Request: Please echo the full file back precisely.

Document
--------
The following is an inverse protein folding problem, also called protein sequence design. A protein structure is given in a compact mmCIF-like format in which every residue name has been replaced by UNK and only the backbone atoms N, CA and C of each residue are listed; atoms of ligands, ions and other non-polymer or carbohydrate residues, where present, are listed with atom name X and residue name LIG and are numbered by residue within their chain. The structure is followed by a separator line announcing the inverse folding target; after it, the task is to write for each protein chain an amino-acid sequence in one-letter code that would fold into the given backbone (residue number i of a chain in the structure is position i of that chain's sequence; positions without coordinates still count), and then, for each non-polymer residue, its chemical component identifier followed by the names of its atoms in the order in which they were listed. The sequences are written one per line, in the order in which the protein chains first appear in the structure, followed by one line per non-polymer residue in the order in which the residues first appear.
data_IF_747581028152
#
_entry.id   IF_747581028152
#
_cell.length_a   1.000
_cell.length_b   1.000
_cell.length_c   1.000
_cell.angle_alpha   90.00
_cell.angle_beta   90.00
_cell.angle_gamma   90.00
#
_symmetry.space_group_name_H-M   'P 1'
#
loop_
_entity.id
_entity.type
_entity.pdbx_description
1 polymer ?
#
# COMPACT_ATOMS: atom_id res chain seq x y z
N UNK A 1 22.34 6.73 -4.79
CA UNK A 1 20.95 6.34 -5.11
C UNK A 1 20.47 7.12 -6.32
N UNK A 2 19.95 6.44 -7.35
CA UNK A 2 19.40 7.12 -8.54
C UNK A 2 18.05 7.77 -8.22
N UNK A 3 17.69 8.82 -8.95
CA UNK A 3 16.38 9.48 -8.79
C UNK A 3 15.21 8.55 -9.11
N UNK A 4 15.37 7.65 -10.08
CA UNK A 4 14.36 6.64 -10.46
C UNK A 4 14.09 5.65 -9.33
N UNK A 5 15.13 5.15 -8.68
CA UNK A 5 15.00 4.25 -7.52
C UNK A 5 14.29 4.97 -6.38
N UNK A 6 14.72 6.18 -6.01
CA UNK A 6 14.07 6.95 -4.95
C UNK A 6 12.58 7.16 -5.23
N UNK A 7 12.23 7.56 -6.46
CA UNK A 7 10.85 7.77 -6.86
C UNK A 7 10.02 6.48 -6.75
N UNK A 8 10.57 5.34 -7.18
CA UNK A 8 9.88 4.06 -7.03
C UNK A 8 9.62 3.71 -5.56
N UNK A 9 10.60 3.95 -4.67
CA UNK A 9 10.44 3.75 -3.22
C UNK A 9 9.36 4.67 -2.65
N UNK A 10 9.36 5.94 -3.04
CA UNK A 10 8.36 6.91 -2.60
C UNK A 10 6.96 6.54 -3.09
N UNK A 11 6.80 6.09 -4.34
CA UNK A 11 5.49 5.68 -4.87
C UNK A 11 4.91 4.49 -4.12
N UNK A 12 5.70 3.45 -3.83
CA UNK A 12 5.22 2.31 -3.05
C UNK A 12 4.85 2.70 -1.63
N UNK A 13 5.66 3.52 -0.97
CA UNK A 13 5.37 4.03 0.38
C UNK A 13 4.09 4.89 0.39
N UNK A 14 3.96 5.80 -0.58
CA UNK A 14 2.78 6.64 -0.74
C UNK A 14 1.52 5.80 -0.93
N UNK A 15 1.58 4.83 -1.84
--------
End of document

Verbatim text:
The following is an inverse protein folding problem, also called protein sequence design. A protein structure is given in a compact mmCIF-like format in which every residue name has been replaced by UNK and only the backbone atoms N, CA and C of each residue are listed; atoms of ligands, ions and other non-polymer or carbohydrate residues, where present, are listed with atom name X and residue name LIG and are numbered by residue within their chain. The structure is followed by a separator line announcing the inverse folding target; after it, the task is to write for each protein chain an amino-acid sequence in one-letter code that would fold into the given backbone (residue number i of a chain in the structure is position i of that chain's sequence; positions without coordinates still count), and then, for each non-polymer residue, its chemical component identifier followed by the names of its atoms in the order in which they were listed. The sequences are written one per line, in the order in which the protein chains first appear in the structure, followed by one line per non-polymer residue in the order in which the residues first appear.
data_IF_747581028152
#
_entry.id   IF_747581028152
#
_cell.length_a   1.000
_cell.length_b   1.000
_cell.length_c   1.000
_cell.angle_alpha   90.00
_cell.angle_beta   90.00
_cell.angle_gamma   90.00
#
_symmetry.space_group_name_H-M   'P 1'
#
loop_
_entity.id
_entity.type
_entity.pdbx_description
1 polymer ?
#
# COMPACT_ATOMS: atom_id res chain seq x y z
N UNK A 1 22.34 6.73 -4.79
CA UNK A 1 20.95 6.34 -5.11
C UNK A 1 20.47 7.12 -6.32
N UNK A 2 19.95 6.44 -7.35
CA UNK A 2 19.40 7.12 -8.54
C UNK A 2 18.05 7.77 -8.22
N UNK A 3 17.69 8.82 -8.95
CA UNK A 3 16.38 9.48 -8.79
C UNK A 3 15.21 8.55 -9.11
N UNK A 4 15.37 7.65 -10.08
CA UNK A 4 14.36 6.64 -10.46
C UNK A 4 14.09 5.65 -9.33
N UNK A 5 15.13 5.15 -8.68
CA UNK A 5 15.00 4.25 -7.52
C UNK A 5 14.29 4.97 -6.38
N UNK A 6 14.72 6.18 -6.01
CA UNK A 6 14.07 6.95 -4.95
C UNK A 6 12.58 7.16 -5.23
N UNK A 7 12.23 7.56 -6.46
CA UNK A 7 10.85 7.77 -6.86
C UNK A 7 10.02 6.48 -6.75
N UNK A 8 10.57 5.34 -7.18
CA UNK A 8 9.88 4.06 -7.03
C UNK A 8 9.62 3.71 -5.56
N UNK A 9 10.60 3.95 -4.67
CA UNK A 9 10.44 3.75 -3.22
C UNK A 9 9.36 4.67 -2.65
N UNK A 10 9.36 5.94 -3.04
CA UNK A 10 8.36 6.91 -2.60
C UNK A 10 6.96 6.54 -3.09
N UNK A 11 6.80 6.09 -4.34
CA UNK A 11 5.49 5.68 -4.87
C UNK A 11 4.91 4.49 -4.12
N UNK A 12 5.70 3.45 -3.83
CA UNK A 12 5.22 2.31 -3.05
C UNK A 12 4.85 2.70 -1.63
N UNK A 13 5.66 3.52 -0.97
CA UNK A 13 5.37 4.03 0.38
C UNK A 13 4.09 4.89 0.39
N UNK A 14 3.96 5.80 -0.58
CA UNK A 14 2.78 6.64 -0.74
C UNK A 14 1.52 5.80 -0.93
N UNK A 15 1.58 4.83 -1.84